I hate this band more than Def Leppard, Nickleback, and Justin Bieber combined.
It’s a simple task, and it takes no specialized training to do it, but it’s one I dread. The material it is made of weighs very little, but it feels far heavier once it is on. It’s worn as a memory and out of respect, but it’s something I’d really rather never wear.
Mourning bands memorialize the sacrifices made by a law enforcement officer after he or she passes away. It’s a simple task to add the small elastic band to a badge, but it makes everything seem so difficult.
We have lost 14 officers to gunfire since January 1st in the US. A total of 26 have passed away in the line of duty after you add those that died in automobile crashes and other causes.
Those of us who work in law enforcement understand how dangerous this job can be at times. We read the studies by the US Department of Labor that show that only taxicab drivers have a higher rate of being murdered at work. Police officers are always in the top 10 of the most dangerous jobs in the US. We understand. We signed up for it and know that it may happen to us at any time on any call.
Our families are typically very proud of our chosen profession; but adding a mourning band to the badge hanging on our chests gives them an upfront and vivid reminder that one day the band could be worn for us rather than by us.
For me, the little black elastic band makes my uniform feel much heavier. It means that one of my brothers or sisters is no longer with us in the struggle of good versus evil. That little band is a small token gesture of respect and admiration for one of us who answered the last and final call.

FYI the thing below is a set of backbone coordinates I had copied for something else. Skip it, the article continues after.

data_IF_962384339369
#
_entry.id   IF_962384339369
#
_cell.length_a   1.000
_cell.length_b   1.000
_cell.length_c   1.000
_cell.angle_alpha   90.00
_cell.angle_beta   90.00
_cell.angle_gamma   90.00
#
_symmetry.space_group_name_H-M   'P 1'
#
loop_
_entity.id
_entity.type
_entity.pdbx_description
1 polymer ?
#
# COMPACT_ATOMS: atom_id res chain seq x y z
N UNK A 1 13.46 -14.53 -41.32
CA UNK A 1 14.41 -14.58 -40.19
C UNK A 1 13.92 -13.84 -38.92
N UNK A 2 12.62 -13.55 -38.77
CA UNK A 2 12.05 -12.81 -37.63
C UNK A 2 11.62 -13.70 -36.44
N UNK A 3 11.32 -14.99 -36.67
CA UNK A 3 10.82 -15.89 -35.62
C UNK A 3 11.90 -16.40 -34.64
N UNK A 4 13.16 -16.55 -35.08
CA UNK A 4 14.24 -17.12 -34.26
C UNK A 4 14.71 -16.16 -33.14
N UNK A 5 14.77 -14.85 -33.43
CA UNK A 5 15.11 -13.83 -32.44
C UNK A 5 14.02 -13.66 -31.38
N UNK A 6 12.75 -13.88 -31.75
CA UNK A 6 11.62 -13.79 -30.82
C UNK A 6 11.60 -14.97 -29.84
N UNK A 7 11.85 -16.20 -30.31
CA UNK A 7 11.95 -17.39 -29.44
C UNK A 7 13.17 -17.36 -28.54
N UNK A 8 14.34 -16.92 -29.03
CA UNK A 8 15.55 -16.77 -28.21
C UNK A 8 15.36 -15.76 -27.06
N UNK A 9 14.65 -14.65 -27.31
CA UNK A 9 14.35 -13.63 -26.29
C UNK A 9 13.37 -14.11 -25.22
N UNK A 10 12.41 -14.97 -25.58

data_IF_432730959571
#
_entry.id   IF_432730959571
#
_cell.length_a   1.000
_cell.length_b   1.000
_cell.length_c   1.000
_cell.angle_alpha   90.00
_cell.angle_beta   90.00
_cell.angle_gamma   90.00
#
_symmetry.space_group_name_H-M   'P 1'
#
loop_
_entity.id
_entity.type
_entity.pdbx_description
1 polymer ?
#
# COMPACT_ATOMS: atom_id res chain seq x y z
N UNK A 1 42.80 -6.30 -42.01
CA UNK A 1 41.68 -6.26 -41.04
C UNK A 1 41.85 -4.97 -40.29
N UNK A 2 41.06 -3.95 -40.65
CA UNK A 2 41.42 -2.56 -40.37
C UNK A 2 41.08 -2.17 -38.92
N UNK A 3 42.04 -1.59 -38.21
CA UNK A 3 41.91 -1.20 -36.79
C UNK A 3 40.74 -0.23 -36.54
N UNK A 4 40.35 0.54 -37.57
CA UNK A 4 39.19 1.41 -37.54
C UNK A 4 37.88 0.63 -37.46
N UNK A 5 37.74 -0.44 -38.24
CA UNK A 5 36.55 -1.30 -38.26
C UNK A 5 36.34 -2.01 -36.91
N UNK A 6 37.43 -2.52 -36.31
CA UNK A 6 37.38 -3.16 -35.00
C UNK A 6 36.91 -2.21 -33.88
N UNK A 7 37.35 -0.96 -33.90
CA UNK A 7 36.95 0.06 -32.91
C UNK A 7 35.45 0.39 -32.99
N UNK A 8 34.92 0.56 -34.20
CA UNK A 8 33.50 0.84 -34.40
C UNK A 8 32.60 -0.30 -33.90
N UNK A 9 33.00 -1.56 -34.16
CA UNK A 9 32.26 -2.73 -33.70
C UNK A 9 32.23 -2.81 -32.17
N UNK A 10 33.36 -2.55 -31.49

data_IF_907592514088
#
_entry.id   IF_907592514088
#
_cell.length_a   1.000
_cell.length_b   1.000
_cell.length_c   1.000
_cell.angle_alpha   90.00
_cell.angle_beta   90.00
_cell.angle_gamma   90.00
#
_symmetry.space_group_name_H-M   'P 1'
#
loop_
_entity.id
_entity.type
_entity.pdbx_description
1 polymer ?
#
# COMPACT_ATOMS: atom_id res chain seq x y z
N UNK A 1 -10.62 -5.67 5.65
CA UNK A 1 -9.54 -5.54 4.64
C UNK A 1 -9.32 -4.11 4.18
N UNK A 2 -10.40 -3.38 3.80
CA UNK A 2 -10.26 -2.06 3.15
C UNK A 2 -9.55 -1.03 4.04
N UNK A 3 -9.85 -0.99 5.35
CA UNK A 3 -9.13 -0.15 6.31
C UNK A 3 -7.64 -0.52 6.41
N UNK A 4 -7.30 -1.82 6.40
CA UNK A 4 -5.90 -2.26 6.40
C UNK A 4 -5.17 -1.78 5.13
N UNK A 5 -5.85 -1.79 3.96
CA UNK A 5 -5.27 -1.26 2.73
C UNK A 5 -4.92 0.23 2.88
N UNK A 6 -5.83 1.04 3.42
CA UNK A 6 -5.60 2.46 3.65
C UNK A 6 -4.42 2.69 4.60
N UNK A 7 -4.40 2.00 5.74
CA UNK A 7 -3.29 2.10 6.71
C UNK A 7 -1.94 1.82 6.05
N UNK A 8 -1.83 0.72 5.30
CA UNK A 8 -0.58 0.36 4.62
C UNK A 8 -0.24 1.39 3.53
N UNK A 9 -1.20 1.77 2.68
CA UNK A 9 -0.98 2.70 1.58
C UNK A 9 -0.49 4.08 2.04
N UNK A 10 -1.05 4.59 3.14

It’s a realization of mortality and the chance that my children may grow up without me in their lives. My sugar donuts are old enough to notice that band now, and they ask why I am wearing it. I’m always hesitant to explain why and usually try to be as general as possible so they don’t stress about me while I’m at work.
It’s a reality check that Mrs. Donut and I may not have the opportunity to grow old into retirement together. It’s a stark realization that life is fleeting and that every second with my family is a gift.
That little black band releases so much anger that festers beneath the surface of my existence. When I receive notification of the passing of an officer in my area that anger permeates my everything. It clouds my view of the world.
I’m in no way marginalizing the non-felonious assault deaths. Death is death, and it’s always difficult. When an officer passes away in a motor vehicle crash, I question my instructional techniques as an emergency driving instructor and try to figure out if I could provide anything to prevent one of the officers I am tasked with training from meeting a similar fate. Those of us who patrol on a daily basis are in our vehicles a lot. Having every driving skill and technique at our disposal when it’s needed is vitally important.
Those deaths still hurt. However they don’t elicit the same primative response from me as the felonious assaults that result in the death of an officer. Those directly result from a choice made by a selfish asshole or assholes who decide that taking a life is a better choice than time in jail or prison, although a good number of them survive the incident and end up there.
It’s that selfish decision to take the life of a cop who is a son, daughter, husband, wife, father, mother, and a friend that makes me doubt our society.
Two officers were killed by gunfire this weekend. Police Officer Allen Jacobs from Greenville, SC and Deputy Carl Koontz of Howard County SD, IN answered their final calls.
We all will honor their sacrifices in our own ways. I’ll loop the mourning band around my badge and go to work with a renewed, grim determination to carry on knowing that the world is now short two young peacekeepers.
I hope that this is the last time any of us will need to wear these bands this year-or ever again.
It’s time to go patrol the Donut…rest in peace my brothers.